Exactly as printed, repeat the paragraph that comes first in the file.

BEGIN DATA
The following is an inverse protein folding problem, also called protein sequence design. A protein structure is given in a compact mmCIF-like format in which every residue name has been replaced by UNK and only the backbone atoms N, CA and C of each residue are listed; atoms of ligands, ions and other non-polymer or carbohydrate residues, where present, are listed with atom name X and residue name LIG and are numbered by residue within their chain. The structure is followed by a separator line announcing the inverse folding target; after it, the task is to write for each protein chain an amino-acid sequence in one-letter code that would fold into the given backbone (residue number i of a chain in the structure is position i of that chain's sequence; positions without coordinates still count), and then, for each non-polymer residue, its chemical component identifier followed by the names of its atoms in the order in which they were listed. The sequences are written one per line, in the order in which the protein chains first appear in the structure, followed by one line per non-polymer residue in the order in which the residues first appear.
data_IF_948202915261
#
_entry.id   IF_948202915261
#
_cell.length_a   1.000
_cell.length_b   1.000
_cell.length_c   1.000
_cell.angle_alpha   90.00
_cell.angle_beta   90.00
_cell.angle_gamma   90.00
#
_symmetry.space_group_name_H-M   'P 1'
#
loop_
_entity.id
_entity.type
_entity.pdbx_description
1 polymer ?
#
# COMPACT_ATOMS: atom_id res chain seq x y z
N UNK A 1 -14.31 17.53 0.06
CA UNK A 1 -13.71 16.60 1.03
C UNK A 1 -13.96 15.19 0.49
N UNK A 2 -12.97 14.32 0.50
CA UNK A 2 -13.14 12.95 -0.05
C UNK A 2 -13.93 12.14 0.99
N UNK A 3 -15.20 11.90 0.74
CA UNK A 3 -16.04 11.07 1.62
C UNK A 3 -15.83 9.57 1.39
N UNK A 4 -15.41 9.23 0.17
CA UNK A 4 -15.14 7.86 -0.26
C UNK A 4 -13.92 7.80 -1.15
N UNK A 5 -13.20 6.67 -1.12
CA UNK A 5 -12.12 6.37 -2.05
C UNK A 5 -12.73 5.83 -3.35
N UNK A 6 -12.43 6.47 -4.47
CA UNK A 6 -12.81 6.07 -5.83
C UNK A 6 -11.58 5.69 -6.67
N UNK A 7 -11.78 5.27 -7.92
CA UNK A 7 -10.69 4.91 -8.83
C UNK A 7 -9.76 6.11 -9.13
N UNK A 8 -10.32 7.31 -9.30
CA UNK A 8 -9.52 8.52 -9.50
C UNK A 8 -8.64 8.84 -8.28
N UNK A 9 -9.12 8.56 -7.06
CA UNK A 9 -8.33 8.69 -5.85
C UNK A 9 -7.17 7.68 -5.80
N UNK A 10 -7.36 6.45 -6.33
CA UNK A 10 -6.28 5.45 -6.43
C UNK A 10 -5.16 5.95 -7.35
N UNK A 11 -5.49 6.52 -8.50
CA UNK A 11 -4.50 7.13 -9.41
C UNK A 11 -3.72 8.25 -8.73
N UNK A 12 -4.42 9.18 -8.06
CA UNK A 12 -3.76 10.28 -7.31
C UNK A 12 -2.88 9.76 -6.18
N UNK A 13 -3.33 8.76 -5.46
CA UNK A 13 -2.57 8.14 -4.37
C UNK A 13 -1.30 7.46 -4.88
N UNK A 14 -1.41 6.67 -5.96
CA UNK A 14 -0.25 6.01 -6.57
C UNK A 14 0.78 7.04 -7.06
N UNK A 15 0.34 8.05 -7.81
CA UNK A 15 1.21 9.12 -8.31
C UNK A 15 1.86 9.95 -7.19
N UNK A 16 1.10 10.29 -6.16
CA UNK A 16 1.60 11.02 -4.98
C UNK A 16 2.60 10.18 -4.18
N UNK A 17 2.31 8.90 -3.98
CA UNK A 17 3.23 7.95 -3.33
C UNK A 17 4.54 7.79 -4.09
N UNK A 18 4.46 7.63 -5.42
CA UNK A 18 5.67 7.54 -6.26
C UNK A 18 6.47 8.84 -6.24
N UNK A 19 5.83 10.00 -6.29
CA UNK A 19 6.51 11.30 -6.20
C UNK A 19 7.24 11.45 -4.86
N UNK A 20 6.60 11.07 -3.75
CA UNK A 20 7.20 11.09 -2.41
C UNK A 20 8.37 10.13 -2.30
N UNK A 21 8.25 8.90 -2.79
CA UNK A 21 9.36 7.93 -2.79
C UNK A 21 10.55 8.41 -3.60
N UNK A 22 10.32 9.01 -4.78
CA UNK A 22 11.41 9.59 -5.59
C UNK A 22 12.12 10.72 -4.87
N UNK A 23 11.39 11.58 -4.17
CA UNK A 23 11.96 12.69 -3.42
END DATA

The following is an inverse protein folding problem, also called protein sequence design. A protein structure is given in a compact mmCIF-like format in which every residue name has been replaced by UNK and only the backbone atoms N, CA and C of each residue are listed; atoms of ligands, ions and other non-polymer or carbohydrate residues, where present, are listed with atom name X and residue name LIG and are numbered by residue within their chain. The structure is followed by a separator line announcing the inverse folding target; after it, the task is to write for each protein chain an amino-acid sequence in one-letter code that would fold into the given backbone (residue number i of a chain in the structure is position i of that chain's sequence; positions without coordinates still count), and then, for each non-polymer residue, its chemical component identifier followed by the names of its atoms in the order in which they were listed. The sequences are written one per line, in the order in which the protein chains first appear in the structure, followed by one line per non-polymer residue in the order in which the residues first appear.